HC Deb 02 April 1979 vol 965 cc918-21
7. Mr. Hal Miller

asked the Secretary of State for Industry when a version of the British Leyland corporate plan will be placed in the Library.

Mr. Varley

I am today placing in the Library of the House a report by the National Enterprise Board on BL's corporate plan and performance in 1978. The Government have accepted the NEB's recommendations that we should continue to support BL's plans and that, on the assumption that the Industry Bill becomes law, the NEB should provide £150 million in new equity funds to assist in meeting BL's financial requirements in 1979.

Mr. Miller

I thank the Secretary of State for that reply, but will he tell the House whether the corporate plan foresaw any collaboration with the Japanese in the production of motor vehicles in this country? Will he give us an assurance that any agreement so reached will be subject to approval by this House, in view of the extent of public funds involved? Will he also give us an assurance that the £150 million is for current projects of BL and is in no way connected with those which might be the subject of any such agreement with the Japanese?

Mr. Varley

I too have seen the speculative newspaper reports, but the NEB—in reports to this House last year and in the continuing reports—has always said that it takes note of BL's wish to establish co-operative ventures on a mutually convenient basis with other countries and with foreign companies. The Government share that view, as I made plain when we last debated this matter in the House a few months ago. It is for British Leyland to judge, in the first instance, which companies and which projects offer the best opportunity, but I give the House the assurance that, in the last analysis, it will be for the NEB and for the Government to approve any joint venture.

Mr. Litterick

Does the Secretary of State agree that, should there be a change of Government, the funds to which he referred would, as the Financial Times put it today, be at risk, and that therefore future projects such as the further development of the Land-Rover, the Range Rover, the super Mini and the Marina substitute project would be jeopardised, and with them the jobs of many thousands of British Leyland workers?

Mr. Varley

I am not at all sure about the Opposition's policy on British Leyland or the NEB. It is not very clear. For example, the right hon. Member for Lowestoft (Mr. Prior) said on one occasion that he is very much in favour of the NEB and wants to support it. He gave a press interview in Birmingham at which he said he was in favour of British Leyland. I am not quite so sure about the attitude of the right hon. Member for Leeds, North-East (Sir K. Joseph). I think that it is still official Conservative policy that the NEB should be abolished.—[Interruption.]—There we have confirmation from the hon. Member for Cirencester and Tewkesbury (Mr. Ridley). My hon. Friend the Member for Birmingham, Selly Oak (Mr. Litterick) will note that. British Leyland has made progress over the last 12 months. There is no doubt about that. The workers and management of British Leyland have improved their overall performance significantly.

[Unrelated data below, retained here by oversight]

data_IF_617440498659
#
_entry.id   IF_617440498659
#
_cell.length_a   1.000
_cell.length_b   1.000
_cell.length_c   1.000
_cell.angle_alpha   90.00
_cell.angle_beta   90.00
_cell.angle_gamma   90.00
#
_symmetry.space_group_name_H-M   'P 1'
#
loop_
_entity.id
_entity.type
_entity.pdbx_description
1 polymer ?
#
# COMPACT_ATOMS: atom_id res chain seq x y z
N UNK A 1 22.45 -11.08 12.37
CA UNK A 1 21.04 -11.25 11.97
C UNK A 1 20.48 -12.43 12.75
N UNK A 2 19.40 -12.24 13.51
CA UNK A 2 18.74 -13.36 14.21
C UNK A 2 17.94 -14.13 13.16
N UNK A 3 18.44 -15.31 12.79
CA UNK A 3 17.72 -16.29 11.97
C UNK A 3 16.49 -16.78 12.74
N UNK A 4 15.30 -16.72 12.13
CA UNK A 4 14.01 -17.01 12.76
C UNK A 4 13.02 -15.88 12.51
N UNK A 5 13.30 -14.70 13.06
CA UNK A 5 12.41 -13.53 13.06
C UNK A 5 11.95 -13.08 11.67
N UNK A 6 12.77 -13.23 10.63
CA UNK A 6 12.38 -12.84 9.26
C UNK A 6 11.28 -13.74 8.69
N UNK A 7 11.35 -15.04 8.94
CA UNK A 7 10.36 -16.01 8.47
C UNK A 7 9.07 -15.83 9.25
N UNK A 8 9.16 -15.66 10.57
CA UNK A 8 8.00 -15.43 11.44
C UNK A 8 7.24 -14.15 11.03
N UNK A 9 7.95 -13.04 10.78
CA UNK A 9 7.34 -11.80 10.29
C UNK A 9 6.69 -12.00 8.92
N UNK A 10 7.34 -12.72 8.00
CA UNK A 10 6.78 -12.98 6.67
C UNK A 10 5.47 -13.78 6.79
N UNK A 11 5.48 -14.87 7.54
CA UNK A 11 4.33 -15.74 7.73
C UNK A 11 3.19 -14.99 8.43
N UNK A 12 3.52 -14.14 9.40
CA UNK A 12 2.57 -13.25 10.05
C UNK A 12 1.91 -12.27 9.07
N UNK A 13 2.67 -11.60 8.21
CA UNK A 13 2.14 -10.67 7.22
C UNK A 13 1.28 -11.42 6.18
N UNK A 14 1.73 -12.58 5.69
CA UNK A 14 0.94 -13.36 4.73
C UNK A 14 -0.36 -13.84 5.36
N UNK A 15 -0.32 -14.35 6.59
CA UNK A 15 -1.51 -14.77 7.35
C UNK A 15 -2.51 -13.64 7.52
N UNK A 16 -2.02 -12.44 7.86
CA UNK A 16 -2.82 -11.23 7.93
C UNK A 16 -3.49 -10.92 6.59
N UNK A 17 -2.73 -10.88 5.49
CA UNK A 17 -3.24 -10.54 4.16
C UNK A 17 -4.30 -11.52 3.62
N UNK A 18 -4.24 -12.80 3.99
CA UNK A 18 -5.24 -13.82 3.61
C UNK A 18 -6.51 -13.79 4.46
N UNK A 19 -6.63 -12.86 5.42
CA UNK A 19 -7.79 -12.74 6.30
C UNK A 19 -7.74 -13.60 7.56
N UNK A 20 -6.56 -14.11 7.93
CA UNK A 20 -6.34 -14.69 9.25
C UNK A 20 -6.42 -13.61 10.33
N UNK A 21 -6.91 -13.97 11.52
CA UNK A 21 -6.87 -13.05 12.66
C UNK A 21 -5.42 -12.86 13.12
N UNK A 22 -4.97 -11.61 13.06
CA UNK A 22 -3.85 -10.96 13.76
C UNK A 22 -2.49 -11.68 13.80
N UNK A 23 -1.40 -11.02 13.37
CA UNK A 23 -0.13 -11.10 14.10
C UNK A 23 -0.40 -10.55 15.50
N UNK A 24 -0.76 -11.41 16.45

Sir Keith Joseph

Does the right hon. Gentleman remember emphasising on many occasions that further cash from the taxpayer for British Leyland would depend upon rising output per man and a rising market share? Have output per man and market share improved?

Mr. Varley

The House will note that the right hon. Gentleman has not confirmed whether he and his party, if they had the chance, would continue to support British Leyland. That will be noted in such places as Birmingham and Oxford. The right hon. Gentleman knows that BL's performance has improved over the past 12 months. The future prospects of BL depend, of course, on improving performance, on ensuring that there is not an interruption in production and on getting the products into the showroom quickly. I have said that on many occasions and it is widely accepted not only in this House but in British Leyland.

Mr. Crouch

The Secretary of State has asked about the Opposition's policy on the NEB and on BL. What is the Government's policy? What is the Secretary of State's policy about advancing more and more taxpayers' money to BL? Already more than £600 million of taxpayers' money has been advanced to British Leyland, and now the right hon. Gentleman is talking of another £150 million. What is the limit in the mind of the Secretary of State as to how much taxpayers' money he is prepared to invest in British Leyland?

Mr. Varley

Our policies on British Leyland and on the National Enterprise Board are clear. They have been made clear on every possible occasion in the House. We shall want to see the NEB strengthened, because it has been one of the most helpful industrial organisations to be established since the war. The only doubt is whether, should the Opposition be elected to power, that organisation will continue. I am not sure that, if the hon. Member for Canterbury (Mr. Crouch) were to represent British Leyland workers in any part of the country, he would take the attitude that he is adopting today. The hon. Member for Bromsgrove and Redditch (Mr. Miller), who put down the question, has never taken that view. In fact, I think that he will be taking a contrary view from that of the hon. Member for Canterbury when he faces the electorate.

Mr. Madden

First, how many jobs would be lost directly if British Leyland were to collapse? Secondly, how many jobs would be lost indirectly, particularly among workers in component and other supplying companies to British Leyland throughout the United Kingdom?

Mr. Varley

I do not have the precise figures in my head, but about 200,000 people work directly for British Leyland. Probably twice as many work for the supplying companies. British Leyland is still our largest exporter, and that fact should be borne in mind by all hon. Members.